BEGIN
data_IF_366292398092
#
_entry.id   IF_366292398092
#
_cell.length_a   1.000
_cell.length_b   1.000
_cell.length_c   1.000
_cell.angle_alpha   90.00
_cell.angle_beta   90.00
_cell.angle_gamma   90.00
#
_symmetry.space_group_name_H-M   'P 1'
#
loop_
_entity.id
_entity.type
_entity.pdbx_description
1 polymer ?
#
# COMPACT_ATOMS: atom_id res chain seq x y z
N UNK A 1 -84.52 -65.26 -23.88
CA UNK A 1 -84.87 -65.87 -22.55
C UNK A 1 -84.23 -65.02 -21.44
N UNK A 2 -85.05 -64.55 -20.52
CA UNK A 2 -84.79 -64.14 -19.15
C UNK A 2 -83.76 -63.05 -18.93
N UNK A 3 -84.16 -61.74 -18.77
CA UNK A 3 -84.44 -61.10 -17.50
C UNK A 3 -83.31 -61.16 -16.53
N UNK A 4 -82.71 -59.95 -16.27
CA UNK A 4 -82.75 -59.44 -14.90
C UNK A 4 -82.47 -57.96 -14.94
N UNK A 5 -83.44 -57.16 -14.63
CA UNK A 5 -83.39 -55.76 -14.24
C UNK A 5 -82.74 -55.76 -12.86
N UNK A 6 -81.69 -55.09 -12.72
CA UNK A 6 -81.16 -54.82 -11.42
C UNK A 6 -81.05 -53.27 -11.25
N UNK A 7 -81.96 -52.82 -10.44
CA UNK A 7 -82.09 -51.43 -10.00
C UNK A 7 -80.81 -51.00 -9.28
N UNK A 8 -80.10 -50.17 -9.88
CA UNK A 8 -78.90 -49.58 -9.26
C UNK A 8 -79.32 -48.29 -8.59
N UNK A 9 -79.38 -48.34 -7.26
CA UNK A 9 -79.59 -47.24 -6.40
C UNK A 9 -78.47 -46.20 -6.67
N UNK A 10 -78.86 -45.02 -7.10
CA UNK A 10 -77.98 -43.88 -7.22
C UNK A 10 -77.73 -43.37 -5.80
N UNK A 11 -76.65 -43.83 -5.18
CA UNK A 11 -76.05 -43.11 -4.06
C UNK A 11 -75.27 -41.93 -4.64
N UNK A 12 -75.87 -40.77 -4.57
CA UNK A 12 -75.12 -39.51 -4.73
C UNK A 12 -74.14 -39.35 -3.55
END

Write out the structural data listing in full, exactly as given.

data_IF_366292398092
#
_entry.id   IF_366292398092
#
_cell.length_a   1.000
_cell.length_b   1.000
_cell.length_c   1.000
_cell.angle_alpha   90.00
_cell.angle_beta   90.00
_cell.angle_gamma   90.00
#
_symmetry.space_group_name_H-M   'P 1'
#
loop_
_entity.id
_entity.type
_entity.pdbx_description
1 polymer ?
#
# COMPACT_ATOMS: atom_id res chain seq x y z
N UNK A 1 -84.52 -65.26 -23.88
CA UNK A 1 -84.87 -65.87 -22.55
C UNK A 1 -84.23 -65.02 -21.44
N UNK A 2 -85.05 -64.55 -20.52
CA UNK A 2 -84.79 -64.14 -19.15
C UNK A 2 -83.76 -63.05 -18.93
N UNK A 3 -84.16 -61.74 -18.77
CA UNK A 3 -84.44 -61.10 -17.50
C UNK A 3 -83.31 -61.16 -16.53
N UNK A 4 -82.71 -59.95 -16.27
CA UNK A 4 -82.75 -59.44 -14.90
C UNK A 4 -82.47 -57.96 -14.94
N UNK A 5 -83.44 -57.16 -14.63
CA UNK A 5 -83.39 -55.76 -14.24
C UNK A 5 -82.74 -55.76 -12.86
N UNK A 6 -81.69 -55.09 -12.72
CA UNK A 6 -81.16 -54.82 -11.42
C UNK A 6 -81.05 -53.27 -11.25
N UNK A 7 -81.96 -52.82 -10.44
CA UNK A 7 -82.09 -51.43 -10.00
C UNK A 7 -80.81 -51.00 -9.28
N UNK A 8 -80.10 -50.17 -9.88
CA UNK A 8 -78.90 -49.58 -9.26
C UNK A 8 -79.32 -48.29 -8.59
N UNK A 9 -79.38 -48.34 -7.26
CA UNK A 9 -79.59 -47.24 -6.40
C UNK A 9 -78.47 -46.20 -6.67
N UNK A 10 -78.86 -45.02 -7.10
CA UNK A 10 -77.98 -43.88 -7.22
C UNK A 10 -77.73 -43.37 -5.80
N UNK A 11 -76.65 -43.83 -5.18
CA UNK A 11 -76.05 -43.11 -4.06
C UNK A 11 -75.27 -41.93 -4.64
N UNK A 12 -75.87 -40.77 -4.57
CA UNK A 12 -75.12 -39.51 -4.73
C UNK A 12 -74.14 -39.35 -3.55